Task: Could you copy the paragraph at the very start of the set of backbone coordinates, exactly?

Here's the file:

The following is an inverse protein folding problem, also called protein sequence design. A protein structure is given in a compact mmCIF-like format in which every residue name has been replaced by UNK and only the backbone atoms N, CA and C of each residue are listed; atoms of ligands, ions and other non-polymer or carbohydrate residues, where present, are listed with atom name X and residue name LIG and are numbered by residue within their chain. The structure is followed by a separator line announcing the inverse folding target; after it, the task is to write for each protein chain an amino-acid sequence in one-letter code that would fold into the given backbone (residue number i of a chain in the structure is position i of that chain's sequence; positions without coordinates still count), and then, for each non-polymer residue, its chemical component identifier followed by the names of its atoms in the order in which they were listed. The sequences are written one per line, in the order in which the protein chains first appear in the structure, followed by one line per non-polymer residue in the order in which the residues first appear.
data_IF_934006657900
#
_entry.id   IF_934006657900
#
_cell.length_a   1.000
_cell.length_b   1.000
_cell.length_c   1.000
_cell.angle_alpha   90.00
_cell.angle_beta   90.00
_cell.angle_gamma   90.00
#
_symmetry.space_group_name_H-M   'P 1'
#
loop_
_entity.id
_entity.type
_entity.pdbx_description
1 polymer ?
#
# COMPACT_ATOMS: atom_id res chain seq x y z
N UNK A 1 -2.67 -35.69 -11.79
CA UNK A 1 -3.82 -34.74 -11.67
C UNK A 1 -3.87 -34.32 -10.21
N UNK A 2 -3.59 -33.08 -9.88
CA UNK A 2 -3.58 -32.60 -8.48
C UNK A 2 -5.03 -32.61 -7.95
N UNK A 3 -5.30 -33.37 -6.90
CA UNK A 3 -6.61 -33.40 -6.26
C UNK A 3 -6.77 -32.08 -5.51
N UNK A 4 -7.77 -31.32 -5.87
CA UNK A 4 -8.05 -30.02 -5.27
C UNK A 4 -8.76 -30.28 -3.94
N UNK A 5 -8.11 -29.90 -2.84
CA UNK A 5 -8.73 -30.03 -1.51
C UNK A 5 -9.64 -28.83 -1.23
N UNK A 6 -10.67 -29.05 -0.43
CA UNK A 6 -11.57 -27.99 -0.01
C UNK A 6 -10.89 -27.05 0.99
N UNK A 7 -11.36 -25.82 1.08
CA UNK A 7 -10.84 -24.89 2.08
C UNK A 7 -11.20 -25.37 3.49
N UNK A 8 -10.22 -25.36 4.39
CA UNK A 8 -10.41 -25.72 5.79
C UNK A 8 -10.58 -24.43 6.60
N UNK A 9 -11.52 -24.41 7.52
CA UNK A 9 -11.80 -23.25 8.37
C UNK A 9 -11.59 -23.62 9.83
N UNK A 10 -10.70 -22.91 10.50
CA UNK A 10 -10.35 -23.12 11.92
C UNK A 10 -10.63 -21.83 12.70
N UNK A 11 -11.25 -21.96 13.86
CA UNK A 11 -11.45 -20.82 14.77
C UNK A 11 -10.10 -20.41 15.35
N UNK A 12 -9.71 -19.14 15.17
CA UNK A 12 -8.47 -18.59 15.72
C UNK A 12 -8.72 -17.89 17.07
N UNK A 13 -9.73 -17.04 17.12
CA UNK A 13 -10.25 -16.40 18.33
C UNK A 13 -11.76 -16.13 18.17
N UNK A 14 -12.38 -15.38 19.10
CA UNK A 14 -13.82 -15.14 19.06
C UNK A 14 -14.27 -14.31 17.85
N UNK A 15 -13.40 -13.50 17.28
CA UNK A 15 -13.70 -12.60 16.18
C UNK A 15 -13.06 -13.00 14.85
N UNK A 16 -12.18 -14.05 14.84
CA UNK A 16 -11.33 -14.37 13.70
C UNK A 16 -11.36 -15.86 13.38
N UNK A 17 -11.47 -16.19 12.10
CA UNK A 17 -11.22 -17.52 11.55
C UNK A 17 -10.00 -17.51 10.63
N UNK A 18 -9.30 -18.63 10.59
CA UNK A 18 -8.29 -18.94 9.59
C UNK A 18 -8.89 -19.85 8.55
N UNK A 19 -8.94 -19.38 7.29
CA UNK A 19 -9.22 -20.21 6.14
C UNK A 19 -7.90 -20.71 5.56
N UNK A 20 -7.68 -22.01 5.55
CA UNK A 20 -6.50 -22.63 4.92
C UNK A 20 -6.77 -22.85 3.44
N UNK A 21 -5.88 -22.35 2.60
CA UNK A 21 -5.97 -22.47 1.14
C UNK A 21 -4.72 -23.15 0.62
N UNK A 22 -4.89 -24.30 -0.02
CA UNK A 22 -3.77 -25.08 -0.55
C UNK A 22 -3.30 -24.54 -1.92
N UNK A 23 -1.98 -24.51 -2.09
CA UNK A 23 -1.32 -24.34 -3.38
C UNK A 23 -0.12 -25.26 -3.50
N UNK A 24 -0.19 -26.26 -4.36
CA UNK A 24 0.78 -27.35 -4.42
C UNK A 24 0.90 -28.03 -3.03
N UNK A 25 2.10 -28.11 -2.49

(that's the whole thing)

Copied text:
The following is an inverse protein folding problem, also called protein sequence design. A protein structure is given in a compact mmCIF-like format in which every residue name has been replaced by UNK and only the backbone atoms N, CA and C of each residue are listed; atoms of ligands, ions and other non-polymer or carbohydrate residues, where present, are listed with atom name X and residue name LIG and are numbered by residue within their chain. The structure is followed by a separator line announcing the inverse folding target; after it, the task is to write for each protein chain an amino-acid sequence in one-letter code that would fold into the given backbone (residue number i of a chain in the structure is position i of that chain's sequence; positions without coordinates still count), and then, for each non-polymer residue, its chemical component identifier followed by the names of its atoms in the order in which they were listed. The sequences are written one per line, in the order in which the protein chains first appear in the structure, followed by one line per non-polymer residue in the order in which the residues first appear.